The First American Evangelical: A Short Life of Cotton Mather
Cotton Mather (1663-1728) was America’s most famous pastor and scholar at the beginning of the eighteenth century. People today generally associate him with the infamous Salem witch trials, but in this new biography Rick Kennedy tells a bigger story: Mather, he says, was the very first American evangelical.
“Rick Kennedy has done a fine job in providing a sympathetic, engaging, and yet brief account of such a many-sided and influential personality.” —George M. Marsden
A fresh retelling of Cotton Mather’s life, this biography corrects misconceptions and focuses on how he sought to promote, socially and intellectually, a biblical lifestyle. As older Puritan hopes in New England were giving way to a broader and shallower Protestantism, Mather led a populist, Bible-oriented movement that embraced the new century—the beginning of a dynamic evangelical tradition that eventually became a major force in American culture.
Incorporating the latest scholarly research but written for a popular audience, The First American Evangelical brings Cotton Mather and his world to life in a way that helps readers understand both the Puritanism in which he grew up and the evangelicalism he pioneered.
Rick Kennedy is professor of history at Point Loma Nazarene University, secretary of the Conference on Faith and History, and author of various books and articles on the history of colonial New England. His previous books include Jesus, History, and Mount Darwin: An Academic Excursion.
“An engaging and insightful introduction.”
Kenneth Minkema in The Catholic Historical Review
“Rick Kennedy’s lively take on Cotton Mather’s extraordinary life is very welcome. . . . Not your grandfather’s Mather.”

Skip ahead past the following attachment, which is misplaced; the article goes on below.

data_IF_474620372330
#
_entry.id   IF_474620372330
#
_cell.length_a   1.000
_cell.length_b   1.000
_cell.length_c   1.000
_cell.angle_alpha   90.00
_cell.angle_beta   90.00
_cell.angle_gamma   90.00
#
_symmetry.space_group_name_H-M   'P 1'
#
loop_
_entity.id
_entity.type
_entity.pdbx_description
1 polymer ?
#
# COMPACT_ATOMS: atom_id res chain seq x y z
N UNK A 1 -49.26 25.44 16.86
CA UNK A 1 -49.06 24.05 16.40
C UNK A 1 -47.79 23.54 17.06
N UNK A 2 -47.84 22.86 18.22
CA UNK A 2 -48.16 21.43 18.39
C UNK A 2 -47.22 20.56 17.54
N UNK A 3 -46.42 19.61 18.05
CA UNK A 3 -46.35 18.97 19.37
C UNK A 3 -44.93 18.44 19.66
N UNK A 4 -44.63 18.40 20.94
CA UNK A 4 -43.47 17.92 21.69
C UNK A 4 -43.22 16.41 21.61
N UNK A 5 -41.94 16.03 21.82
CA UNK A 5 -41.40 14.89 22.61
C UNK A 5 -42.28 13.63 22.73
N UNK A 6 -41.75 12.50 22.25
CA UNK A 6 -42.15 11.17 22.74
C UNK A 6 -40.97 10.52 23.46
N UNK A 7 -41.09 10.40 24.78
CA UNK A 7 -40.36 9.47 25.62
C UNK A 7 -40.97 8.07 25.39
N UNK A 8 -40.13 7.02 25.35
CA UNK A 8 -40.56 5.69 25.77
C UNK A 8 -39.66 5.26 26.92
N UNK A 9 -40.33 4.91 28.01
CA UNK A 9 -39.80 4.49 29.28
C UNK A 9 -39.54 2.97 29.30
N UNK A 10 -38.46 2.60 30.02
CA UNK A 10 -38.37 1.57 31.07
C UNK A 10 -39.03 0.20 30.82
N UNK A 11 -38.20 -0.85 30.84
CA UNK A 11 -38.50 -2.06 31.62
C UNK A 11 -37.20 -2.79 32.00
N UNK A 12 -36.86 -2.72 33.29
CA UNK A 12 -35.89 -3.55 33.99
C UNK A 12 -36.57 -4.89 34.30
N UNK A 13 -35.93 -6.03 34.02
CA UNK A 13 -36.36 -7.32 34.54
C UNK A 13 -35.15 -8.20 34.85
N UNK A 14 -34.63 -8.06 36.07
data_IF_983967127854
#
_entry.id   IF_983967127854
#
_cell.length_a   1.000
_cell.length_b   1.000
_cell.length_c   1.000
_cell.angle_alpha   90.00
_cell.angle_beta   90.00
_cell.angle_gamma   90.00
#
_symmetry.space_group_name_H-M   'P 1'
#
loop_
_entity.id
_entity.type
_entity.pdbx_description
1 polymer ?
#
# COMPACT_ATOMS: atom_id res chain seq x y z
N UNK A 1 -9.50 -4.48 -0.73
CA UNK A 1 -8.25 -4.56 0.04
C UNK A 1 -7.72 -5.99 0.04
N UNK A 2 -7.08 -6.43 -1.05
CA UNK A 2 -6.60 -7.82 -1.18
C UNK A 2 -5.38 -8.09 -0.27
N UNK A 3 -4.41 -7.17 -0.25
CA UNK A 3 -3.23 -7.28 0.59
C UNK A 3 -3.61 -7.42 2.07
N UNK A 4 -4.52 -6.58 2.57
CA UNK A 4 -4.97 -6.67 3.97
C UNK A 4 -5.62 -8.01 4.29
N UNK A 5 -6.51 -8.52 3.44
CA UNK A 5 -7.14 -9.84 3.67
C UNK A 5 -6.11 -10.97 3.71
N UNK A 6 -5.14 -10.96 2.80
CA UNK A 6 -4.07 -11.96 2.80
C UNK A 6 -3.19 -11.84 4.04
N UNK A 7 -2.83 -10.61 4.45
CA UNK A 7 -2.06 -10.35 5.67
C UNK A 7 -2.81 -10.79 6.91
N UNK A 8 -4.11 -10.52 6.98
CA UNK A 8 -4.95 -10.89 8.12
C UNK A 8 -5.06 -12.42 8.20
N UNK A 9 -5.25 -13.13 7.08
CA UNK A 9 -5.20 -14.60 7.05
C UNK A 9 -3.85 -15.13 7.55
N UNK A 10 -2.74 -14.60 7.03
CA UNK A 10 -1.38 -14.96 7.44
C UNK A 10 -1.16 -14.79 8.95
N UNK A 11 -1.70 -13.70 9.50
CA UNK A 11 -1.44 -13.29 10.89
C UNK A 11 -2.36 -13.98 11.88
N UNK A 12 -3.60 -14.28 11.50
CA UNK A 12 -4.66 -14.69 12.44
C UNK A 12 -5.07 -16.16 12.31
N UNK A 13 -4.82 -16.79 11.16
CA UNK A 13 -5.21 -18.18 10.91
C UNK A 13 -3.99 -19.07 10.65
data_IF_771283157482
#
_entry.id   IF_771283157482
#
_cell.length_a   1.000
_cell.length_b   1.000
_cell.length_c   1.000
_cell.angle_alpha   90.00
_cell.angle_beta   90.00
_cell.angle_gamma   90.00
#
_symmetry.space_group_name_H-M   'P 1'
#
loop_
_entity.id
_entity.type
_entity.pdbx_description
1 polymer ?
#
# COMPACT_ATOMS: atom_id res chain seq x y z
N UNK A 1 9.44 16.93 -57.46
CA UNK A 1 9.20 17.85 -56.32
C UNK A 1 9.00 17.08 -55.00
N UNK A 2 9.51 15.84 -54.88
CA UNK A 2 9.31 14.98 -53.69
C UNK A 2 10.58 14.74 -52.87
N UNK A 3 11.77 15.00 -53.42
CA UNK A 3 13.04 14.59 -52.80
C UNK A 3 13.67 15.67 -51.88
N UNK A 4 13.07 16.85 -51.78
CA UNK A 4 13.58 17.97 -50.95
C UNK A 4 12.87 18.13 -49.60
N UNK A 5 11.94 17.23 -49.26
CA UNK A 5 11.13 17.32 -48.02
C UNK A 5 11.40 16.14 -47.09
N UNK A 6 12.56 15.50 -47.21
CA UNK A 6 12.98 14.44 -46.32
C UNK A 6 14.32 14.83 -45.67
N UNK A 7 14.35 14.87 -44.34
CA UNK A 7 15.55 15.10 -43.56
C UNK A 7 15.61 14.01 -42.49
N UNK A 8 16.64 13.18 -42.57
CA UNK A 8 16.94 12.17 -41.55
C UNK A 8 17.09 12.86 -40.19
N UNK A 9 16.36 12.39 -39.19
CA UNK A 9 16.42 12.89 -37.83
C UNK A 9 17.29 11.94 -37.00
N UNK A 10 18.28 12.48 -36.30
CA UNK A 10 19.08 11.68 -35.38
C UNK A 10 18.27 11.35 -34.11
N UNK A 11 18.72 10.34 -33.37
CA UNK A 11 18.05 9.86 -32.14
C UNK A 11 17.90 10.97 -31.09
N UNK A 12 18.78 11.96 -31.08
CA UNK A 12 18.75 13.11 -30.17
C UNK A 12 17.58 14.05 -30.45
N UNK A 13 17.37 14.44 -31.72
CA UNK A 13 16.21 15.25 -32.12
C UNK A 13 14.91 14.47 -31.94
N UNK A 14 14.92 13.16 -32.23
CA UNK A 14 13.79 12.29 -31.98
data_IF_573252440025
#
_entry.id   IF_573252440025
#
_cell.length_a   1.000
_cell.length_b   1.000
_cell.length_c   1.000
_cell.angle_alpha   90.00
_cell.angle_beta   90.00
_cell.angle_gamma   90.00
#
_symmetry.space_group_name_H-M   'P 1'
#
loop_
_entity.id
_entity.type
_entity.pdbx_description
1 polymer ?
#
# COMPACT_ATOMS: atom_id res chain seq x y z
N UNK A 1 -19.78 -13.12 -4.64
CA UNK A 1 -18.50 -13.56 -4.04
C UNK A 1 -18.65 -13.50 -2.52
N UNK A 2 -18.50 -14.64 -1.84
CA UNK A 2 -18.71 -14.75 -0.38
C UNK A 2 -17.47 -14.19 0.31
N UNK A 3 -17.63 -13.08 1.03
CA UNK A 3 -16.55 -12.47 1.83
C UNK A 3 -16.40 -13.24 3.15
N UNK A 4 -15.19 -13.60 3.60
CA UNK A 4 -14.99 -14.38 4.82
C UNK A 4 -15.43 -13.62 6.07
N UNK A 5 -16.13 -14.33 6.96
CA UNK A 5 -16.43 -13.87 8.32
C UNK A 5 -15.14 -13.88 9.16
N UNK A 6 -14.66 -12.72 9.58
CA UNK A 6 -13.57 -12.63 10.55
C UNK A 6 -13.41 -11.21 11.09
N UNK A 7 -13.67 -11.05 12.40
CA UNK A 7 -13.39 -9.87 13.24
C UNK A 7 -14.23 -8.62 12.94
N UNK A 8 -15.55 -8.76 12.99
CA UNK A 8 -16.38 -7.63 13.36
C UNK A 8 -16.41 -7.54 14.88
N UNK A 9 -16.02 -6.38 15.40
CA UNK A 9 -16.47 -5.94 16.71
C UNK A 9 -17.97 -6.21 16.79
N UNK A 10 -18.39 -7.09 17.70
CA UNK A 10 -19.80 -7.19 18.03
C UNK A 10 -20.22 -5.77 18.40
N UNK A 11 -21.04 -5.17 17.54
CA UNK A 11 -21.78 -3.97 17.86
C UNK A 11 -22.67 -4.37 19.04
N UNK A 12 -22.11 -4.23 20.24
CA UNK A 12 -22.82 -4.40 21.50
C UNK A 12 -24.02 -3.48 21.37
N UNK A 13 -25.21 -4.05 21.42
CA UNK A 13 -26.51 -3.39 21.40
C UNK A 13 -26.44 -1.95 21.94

“Kennedy has written a sympathetic and insightful introduction to a generally unfairly maligned and undervalued figure in American history.”
Douglas A. Sweeney
— author of The American Evangelical Story: A History of the Movement
“Cotton Mather is widely seen as a moralistic hypocrite, a one-dimensional bad guy we moderns love to hate. But in this lively new biography, he takes on flesh and blood and, more importantly, a heart. . . . This courageous little book offers readers a better feel for Mather’s vibrant, quirky, learned, evangelical spirituality than anything before.”
— author of The Spiritual Practice of Remembering
“Few historical figures have been as misunderstood as Cotton Mather, roundly dismissed in our own time as the ultimate Puritan killjoy. Rick Kennedy’s richly textured account reminds us why Mather still matters — why we should care about, maybe even embrace, this complex man who made such an indelible impact on our religious world today.”
George M. Marsden
— author of A Short Life of Jonathan Edwards
“Mather’s life is one of the most fascinating in all of American history. Rick Kennedy has done a fine job in providing a sympathetic, engaging, and yet brief account of such a many-sided and influential personality.”
— general editor of Cotton Mather’s Biblia Americana — America’s First Bible Commentary
“In this charming biography, Cotton Mather emerges as the grandfather of American evangelicalism, who valiantly guided his community through troubled times. Kennedy enables us to look into the heart and soul of this Puritan pastor who adapted New England’s old-time religion to the needs of a new age. This is a fresh and perceptive introduction to Mather’s complex life.”
“The author humbly avoids a judgmental tone toward Mather or the Puritans. He does not indulge in chronological snobbery and assume the tone of moral superiority typical of many other historians. Instead, Kennedy sets Mather in a historical context and highlights his strengths and weaknesses accordingly. . . . [He] tries to capture the evangelical heart of Mather, as a bridge builder from the Puritan era to the next wave of the Holy Spirit in the Great Awakening led by Jonathan Edwards and George Whitefield.”